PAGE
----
This exercise involves moving your own body-weight and doing the most functional of tasks: lowering yourself to the ground, and then lifting yourself back up. This is a task that everyone, no matter your size or age, should be able to do. It’s imperative to our health. I know 90yr olds that can still do this. You have no excuses to let this ability falter!

So. Get to the point. I know.

I commonly call this the “inchworm” exercise, but I’ll let you create your own name for it if you want.

It’s pretty simple, really. Start by standing up (in a good posture, I hope), then bend over from the hips, and knees, touching your hands to the ground. From here, walk your hands out until you’re in a plank position (you can drop to your knees here if needed), and then lower yourself to the ground (preferably in a push-up style and not a face plant style). Here, take a second and do a back extension or a cobra pose, just cause it feels nice. Then lower yourself back to the ground, push-up back into your plank and reverse the whole process… walking yourself back up to standing. Here’s a super accurate stick-figure drawing:

I know. I’m the next Van Gogh.
Repeat this anywhere from 5-10 times and you’ve got yourself a total body workout with no huge time commitment and no equipment necessary. When you’re ready for an extra challenge.. start on one leg and keep one leg elevated through the entire movement! Or start adding more push-ups.

You can do this anywhere! The office, the kitchen, the living room, your mom’s house, in front of the couch, in the gym, outside, at the barn… ANYWHERE! So.. do it. If you have a good reason not to, please share in the comments below 😉

Chronic Pain, Conditioning, Free Workouts, Motor Learning, Posture

A Plank a Day…

A plank a day keeps the doctor away!

Planks are probably one of my favourite exercises. Not only to they work our core, they can teach us how to move with an active, stable core. Not to mention they also are great for our shoulders, hips, legs, and posture.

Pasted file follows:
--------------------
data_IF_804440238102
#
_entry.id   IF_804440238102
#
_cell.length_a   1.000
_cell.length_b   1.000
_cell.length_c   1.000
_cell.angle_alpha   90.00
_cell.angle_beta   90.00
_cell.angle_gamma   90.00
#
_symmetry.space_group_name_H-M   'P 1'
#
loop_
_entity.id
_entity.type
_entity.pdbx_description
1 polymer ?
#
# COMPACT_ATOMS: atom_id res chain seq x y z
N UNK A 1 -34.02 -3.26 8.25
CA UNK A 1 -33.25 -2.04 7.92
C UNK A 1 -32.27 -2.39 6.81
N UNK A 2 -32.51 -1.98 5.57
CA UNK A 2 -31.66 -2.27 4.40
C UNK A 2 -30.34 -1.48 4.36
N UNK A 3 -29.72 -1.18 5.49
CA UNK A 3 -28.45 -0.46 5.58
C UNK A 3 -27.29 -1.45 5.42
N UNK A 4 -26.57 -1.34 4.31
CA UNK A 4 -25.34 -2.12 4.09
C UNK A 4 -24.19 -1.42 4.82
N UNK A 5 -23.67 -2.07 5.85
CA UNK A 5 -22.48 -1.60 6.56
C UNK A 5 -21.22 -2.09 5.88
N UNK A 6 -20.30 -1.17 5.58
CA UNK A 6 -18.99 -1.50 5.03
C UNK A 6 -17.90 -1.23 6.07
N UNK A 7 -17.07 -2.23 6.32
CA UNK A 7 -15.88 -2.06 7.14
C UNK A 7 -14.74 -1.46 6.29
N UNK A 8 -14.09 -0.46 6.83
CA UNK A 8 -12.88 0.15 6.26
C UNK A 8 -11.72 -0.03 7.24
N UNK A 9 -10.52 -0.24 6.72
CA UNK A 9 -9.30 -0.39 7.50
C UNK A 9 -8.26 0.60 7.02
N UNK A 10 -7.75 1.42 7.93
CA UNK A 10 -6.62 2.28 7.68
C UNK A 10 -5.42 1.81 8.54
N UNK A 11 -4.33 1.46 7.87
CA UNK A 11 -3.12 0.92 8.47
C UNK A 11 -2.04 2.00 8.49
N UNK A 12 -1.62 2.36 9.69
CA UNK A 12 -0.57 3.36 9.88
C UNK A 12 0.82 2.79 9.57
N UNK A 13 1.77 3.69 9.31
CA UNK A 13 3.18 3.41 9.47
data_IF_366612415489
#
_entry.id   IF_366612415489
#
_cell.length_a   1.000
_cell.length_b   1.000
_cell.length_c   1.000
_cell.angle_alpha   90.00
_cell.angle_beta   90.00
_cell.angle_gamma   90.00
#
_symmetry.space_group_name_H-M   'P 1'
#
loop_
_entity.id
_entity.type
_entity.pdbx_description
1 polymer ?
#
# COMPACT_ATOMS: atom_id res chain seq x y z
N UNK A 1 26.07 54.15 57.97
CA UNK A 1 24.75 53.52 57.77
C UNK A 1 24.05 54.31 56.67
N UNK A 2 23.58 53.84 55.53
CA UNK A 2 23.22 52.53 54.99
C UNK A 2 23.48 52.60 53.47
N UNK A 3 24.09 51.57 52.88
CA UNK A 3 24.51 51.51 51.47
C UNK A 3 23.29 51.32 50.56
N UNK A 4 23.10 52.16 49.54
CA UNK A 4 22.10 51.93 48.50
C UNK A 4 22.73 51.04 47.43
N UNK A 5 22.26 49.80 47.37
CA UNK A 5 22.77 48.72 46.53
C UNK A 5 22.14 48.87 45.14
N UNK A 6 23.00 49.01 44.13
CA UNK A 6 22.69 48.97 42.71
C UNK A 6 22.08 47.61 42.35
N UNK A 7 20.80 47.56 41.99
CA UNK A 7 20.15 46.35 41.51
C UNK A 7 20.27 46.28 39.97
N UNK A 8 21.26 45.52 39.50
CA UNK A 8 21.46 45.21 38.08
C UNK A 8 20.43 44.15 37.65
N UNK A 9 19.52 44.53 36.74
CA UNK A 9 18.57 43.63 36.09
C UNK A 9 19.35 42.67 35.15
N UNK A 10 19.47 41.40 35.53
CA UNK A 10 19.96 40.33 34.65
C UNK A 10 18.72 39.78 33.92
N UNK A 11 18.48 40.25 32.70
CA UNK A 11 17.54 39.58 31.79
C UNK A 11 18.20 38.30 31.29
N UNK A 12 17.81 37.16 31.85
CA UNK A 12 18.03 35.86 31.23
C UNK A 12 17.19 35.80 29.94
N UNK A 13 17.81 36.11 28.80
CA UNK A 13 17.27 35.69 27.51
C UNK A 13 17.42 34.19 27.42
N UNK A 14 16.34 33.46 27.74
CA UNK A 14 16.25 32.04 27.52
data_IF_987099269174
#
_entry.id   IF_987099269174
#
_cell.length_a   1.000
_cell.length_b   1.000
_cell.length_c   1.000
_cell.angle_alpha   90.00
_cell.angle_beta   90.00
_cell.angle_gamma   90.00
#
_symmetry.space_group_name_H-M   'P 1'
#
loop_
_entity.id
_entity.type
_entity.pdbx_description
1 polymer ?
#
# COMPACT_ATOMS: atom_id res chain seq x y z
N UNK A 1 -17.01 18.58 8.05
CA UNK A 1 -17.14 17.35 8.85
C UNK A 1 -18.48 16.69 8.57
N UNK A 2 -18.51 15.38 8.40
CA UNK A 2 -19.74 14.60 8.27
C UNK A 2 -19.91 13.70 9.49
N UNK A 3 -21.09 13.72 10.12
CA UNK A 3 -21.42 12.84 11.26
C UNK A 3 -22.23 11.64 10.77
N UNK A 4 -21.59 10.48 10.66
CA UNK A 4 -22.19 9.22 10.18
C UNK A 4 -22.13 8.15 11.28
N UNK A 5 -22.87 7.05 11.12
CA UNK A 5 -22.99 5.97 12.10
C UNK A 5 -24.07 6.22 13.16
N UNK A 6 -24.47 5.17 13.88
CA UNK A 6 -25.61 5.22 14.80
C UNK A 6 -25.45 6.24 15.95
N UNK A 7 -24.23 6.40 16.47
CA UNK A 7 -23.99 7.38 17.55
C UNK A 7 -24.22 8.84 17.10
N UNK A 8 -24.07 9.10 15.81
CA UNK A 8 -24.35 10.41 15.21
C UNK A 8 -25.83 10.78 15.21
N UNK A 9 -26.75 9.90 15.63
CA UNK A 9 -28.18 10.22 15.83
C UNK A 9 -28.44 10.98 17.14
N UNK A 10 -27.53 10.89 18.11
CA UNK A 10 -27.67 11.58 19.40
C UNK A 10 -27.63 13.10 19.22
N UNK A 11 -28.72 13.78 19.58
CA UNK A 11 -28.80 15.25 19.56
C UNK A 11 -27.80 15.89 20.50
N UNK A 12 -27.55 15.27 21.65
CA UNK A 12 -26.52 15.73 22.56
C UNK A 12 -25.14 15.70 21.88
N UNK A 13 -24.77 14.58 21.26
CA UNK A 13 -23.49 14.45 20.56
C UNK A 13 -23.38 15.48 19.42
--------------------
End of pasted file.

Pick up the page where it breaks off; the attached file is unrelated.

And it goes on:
Another great thing about them? You can pretty much do them anywhere, anytime.

In honour of this fantastic exercise, here are my top 10 favourite variations. Add in at least one a day and see what happens!

 

  1. Plank Step-Outs– These no only work the core, but they work in the hip stabilizers as well. Super important for postural stability, no matter what activity you enjoy best! Important things to remember, don’t let the hips move as you step each leg out. Activate the core and only move the legs!
  2. Chatarunga Planks/Sun Salutations– A HUGE favourite of mine! With variations to make this accessible to everyone, no matter your fitness level, these are an EXCELLENT way to start the day, or wind down. They incorporate full body movement, dynamic stability, arm strength, shoulder and core activation.. you name it, you’ll find it in your chatarunga. I like to start my days with a few of these!
  3. Side Plank w/Dips – Excellent for the side-body and hips. Feel the burn with these ones!
  4. Single Leg Plank Walk-Outs– If you’ve ever trained with me, you’ll know I like to throw these in just when you think I’m going to have mercy. Practice your balance, hip hinging, and overall stability with these walk-outs!
  5. Three-Legged Dog to Plank Crunch– Another total body burn. Feel your shoulders work as you transition in and out of down dog, and feel your core work as you crunch your leg into your arm during the plank phase. My closet yogi comes out again here!
  6. Pike Plank– Using a exercise ball, OR a towel under your feet on a hardwood floor, draw your feet up into a pike. This will challenge your upper body stability, core stability, and hips! If you’re not up the the full version yet, use a ball and draw it in and out with your feet, bending at the knees vs. the hips!
  7. Shoulder Dust Off Planks– Simple enough, right? Dust those shoulders off but keep those hips still!
  8. Renegade Rows– The hips stay still rule applies here too, as you row with whatever weight suits you. While the arms work- the core has to work too to ensure the rest of the body stays stable. Adjust your feet wide to aide in this.
  9. Side Plank w/ Reverse Flies– Core and arms all in one! Establish your side-plank and then add in the arm movement!
  10. Rotary Plank– a favourite for teaching core activation! There’s a few important progressions to do until you know how to control your stability to make sure you don’t use your hips as momentum for the full movement. Starting people on the wall is usually my go to, but this is a great way to progress as well! This one takes lots of practice!!